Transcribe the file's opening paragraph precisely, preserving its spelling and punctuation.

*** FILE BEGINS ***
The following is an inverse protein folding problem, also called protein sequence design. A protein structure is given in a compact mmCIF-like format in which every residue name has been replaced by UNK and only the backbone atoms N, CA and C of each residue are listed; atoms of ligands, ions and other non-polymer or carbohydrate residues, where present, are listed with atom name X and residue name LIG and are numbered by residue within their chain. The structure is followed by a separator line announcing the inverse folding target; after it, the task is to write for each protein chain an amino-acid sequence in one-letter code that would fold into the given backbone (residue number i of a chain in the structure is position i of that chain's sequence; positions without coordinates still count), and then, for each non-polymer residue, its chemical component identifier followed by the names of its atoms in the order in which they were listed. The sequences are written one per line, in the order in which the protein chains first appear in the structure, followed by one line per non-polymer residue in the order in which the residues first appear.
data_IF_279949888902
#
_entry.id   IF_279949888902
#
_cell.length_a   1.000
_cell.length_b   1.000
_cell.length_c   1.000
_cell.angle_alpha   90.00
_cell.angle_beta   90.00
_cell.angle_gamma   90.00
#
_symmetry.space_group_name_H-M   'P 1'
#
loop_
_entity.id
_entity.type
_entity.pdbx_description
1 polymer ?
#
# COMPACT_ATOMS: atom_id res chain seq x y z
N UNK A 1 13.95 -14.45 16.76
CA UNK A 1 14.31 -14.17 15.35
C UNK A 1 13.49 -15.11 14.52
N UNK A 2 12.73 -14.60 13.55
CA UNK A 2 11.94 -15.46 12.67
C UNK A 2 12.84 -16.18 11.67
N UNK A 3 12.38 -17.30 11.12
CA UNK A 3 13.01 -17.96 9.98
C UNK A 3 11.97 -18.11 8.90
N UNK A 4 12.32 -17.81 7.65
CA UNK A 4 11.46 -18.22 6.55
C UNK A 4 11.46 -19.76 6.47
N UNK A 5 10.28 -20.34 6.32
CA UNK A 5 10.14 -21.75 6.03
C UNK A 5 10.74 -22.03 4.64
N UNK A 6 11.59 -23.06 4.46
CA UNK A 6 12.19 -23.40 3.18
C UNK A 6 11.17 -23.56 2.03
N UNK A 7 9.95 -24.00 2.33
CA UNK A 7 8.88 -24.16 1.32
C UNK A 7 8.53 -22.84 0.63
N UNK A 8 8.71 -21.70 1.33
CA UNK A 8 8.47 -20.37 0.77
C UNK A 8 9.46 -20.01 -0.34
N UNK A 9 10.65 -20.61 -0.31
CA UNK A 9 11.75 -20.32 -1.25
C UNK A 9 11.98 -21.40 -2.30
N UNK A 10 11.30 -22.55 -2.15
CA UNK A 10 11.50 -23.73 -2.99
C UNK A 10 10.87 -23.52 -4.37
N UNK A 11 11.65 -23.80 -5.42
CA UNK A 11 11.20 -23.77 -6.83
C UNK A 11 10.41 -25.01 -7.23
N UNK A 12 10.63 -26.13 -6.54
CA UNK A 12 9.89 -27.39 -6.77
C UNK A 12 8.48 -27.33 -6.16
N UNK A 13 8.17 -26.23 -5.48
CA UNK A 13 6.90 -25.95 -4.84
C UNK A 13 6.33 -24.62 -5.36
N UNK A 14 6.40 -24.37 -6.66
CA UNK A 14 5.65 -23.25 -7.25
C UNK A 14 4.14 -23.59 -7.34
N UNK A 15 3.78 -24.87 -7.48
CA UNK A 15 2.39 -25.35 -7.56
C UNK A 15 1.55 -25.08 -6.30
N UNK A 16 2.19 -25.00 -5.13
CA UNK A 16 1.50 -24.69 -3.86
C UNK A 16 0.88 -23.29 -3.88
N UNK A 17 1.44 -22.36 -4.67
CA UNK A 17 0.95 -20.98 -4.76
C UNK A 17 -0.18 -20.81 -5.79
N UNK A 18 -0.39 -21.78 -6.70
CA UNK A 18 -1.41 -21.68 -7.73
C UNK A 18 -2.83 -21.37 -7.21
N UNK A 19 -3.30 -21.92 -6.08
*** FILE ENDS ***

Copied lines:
The following is an inverse protein folding problem, also called protein sequence design. A protein structure is given in a compact mmCIF-like format in which every residue name has been replaced by UNK and only the backbone atoms N, CA and C of each residue are listed; atoms of ligands, ions and other non-polymer or carbohydrate residues, where present, are listed with atom name X and residue name LIG and are numbered by residue within their chain. The structure is followed by a separator line announcing the inverse folding target; after it, the task is to write for each protein chain an amino-acid sequence in one-letter code that would fold into the given backbone (residue number i of a chain in the structure is position i of that chain's sequence; positions without coordinates still count), and then, for each non-polymer residue, its chemical component identifier followed by the names of its atoms in the order in which they were listed. The sequences are written one per line, in the order in which the protein chains first appear in the structure, followed by one line per non-polymer residue in the order in which the residues first appear.